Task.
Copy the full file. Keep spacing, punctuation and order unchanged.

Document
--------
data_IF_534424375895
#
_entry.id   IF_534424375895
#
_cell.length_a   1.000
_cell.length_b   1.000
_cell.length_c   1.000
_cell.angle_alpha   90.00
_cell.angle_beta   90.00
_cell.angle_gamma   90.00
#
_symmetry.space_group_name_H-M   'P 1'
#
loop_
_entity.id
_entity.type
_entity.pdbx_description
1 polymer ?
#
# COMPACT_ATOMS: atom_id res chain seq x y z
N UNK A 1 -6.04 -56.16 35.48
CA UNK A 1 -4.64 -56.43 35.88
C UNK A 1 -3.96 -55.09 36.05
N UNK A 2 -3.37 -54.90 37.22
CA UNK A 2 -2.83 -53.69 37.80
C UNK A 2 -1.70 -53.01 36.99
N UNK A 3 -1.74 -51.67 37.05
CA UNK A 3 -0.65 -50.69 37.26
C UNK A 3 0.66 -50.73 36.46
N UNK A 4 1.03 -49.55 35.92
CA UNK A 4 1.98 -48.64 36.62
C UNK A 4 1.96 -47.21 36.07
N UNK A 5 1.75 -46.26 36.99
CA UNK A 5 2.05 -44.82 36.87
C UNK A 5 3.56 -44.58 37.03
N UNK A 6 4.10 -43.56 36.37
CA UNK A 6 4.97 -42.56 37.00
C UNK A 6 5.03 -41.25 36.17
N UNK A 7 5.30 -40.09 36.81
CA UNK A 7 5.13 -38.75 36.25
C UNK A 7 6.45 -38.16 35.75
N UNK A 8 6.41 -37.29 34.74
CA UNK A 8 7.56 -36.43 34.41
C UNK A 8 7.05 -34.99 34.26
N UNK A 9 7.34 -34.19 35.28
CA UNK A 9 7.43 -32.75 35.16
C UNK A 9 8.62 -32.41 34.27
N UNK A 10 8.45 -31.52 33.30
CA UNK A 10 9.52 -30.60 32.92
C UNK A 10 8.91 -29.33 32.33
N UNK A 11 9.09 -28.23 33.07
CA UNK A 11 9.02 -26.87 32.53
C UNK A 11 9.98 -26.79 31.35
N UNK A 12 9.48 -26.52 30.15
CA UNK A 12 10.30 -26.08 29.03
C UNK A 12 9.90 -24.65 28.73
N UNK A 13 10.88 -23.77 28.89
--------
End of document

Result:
data_IF_534424375895
#
_entry.id   IF_534424375895
#
_cell.length_a   1.000
_cell.length_b   1.000
_cell.length_c   1.000
_cell.angle_alpha   90.00
_cell.angle_beta   90.00
_cell.angle_gamma   90.00
#
_symmetry.space_group_name_H-M   'P 1'
#
loop_
_entity.id
_entity.type
_entity.pdbx_description
1 polymer ?
#
# COMPACT_ATOMS: atom_id res chain seq x y z
N UNK A 1 -6.04 -56.16 35.48
CA UNK A 1 -4.64 -56.43 35.88
C UNK A 1 -3.96 -55.09 36.05
N UNK A 2 -3.37 -54.90 37.22
CA UNK A 2 -2.83 -53.69 37.80
C UNK A 2 -1.70 -53.01 36.99
N UNK A 3 -1.74 -51.67 37.05
CA UNK A 3 -0.65 -50.69 37.26
C UNK A 3 0.66 -50.73 36.46
N UNK A 4 1.03 -49.55 35.92
CA UNK A 4 1.98 -48.64 36.62
C UNK A 4 1.96 -47.21 36.07
N UNK A 5 1.75 -46.26 36.99
CA UNK A 5 2.05 -44.82 36.87
C UNK A 5 3.56 -44.58 37.03
N UNK A 6 4.10 -43.56 36.37
CA UNK A 6 4.97 -42.56 37.00
C UNK A 6 5.03 -41.25 36.17
N UNK A 7 5.30 -40.09 36.81
CA UNK A 7 5.13 -38.75 36.25
C UNK A 7 6.45 -38.16 35.75
N UNK A 8 6.41 -37.29 34.74
CA UNK A 8 7.56 -36.43 34.41
C UNK A 8 7.05 -34.99 34.26
N UNK A 9 7.34 -34.19 35.28
CA UNK A 9 7.43 -32.75 35.16
C UNK A 9 8.62 -32.41 34.27
N UNK A 10 8.45 -31.52 33.30
CA UNK A 10 9.52 -30.60 32.92
C UNK A 10 8.91 -29.33 32.33
N UNK A 11 9.09 -28.23 33.07
CA UNK A 11 9.02 -26.87 32.53
C UNK A 11 9.98 -26.79 31.35
N UNK A 12 9.48 -26.52 30.15
CA UNK A 12 10.30 -26.08 29.03
C UNK A 12 9.90 -24.65 28.73
N UNK A 13 10.88 -23.77 28.89